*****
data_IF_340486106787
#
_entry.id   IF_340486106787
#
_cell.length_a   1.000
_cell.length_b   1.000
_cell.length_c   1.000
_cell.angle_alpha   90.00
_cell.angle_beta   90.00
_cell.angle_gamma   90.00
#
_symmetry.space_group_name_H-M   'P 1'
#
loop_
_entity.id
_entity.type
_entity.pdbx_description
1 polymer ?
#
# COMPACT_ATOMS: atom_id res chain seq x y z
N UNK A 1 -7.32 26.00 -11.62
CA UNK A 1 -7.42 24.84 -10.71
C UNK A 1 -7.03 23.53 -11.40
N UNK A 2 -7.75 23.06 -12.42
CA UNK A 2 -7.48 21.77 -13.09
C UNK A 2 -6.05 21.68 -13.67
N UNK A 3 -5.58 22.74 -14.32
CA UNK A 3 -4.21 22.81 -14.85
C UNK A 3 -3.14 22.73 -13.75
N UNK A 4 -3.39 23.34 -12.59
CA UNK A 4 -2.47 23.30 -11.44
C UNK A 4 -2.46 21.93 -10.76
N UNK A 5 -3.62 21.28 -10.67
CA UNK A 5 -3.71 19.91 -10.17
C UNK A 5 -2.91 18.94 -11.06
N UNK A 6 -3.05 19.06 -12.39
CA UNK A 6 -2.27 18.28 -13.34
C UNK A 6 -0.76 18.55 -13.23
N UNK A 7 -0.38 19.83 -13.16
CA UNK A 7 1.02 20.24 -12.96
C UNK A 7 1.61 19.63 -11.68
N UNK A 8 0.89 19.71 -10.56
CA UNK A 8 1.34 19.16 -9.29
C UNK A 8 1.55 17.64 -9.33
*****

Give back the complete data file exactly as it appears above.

data_IF_340486106787
#
_entry.id   IF_340486106787
#
_cell.length_a   1.000
_cell.length_b   1.000
_cell.length_c   1.000
_cell.angle_alpha   90.00
_cell.angle_beta   90.00
_cell.angle_gamma   90.00
#
_symmetry.space_group_name_H-M   'P 1'
#
loop_
_entity.id
_entity.type
_entity.pdbx_description
1 polymer ?
#
# COMPACT_ATOMS: atom_id res chain seq x y z
N UNK A 1 -7.32 26.00 -11.62
CA UNK A 1 -7.42 24.84 -10.71
C UNK A 1 -7.03 23.53 -11.40
N UNK A 2 -7.75 23.06 -12.42
CA UNK A 2 -7.48 21.77 -13.09
C UNK A 2 -6.05 21.68 -13.67
N UNK A 3 -5.58 22.74 -14.32
CA UNK A 3 -4.21 22.81 -14.85
C UNK A 3 -3.14 22.73 -13.75
N UNK A 4 -3.39 23.34 -12.59
CA UNK A 4 -2.47 23.30 -11.44
C UNK A 4 -2.46 21.93 -10.76
N UNK A 5 -3.62 21.28 -10.67
CA UNK A 5 -3.71 19.91 -10.17
C UNK A 5 -2.91 18.94 -11.06
N UNK A 6 -3.05 19.06 -12.39
CA UNK A 6 -2.27 18.28 -13.34
C UNK A 6 -0.76 18.55 -13.23
N UNK A 7 -0.38 19.83 -13.16
CA UNK A 7 1.02 20.24 -12.96
C UNK A 7 1.61 19.63 -11.68
N UNK A 8 0.89 19.71 -10.56
CA UNK A 8 1.34 19.16 -9.29
C UNK A 8 1.55 17.64 -9.33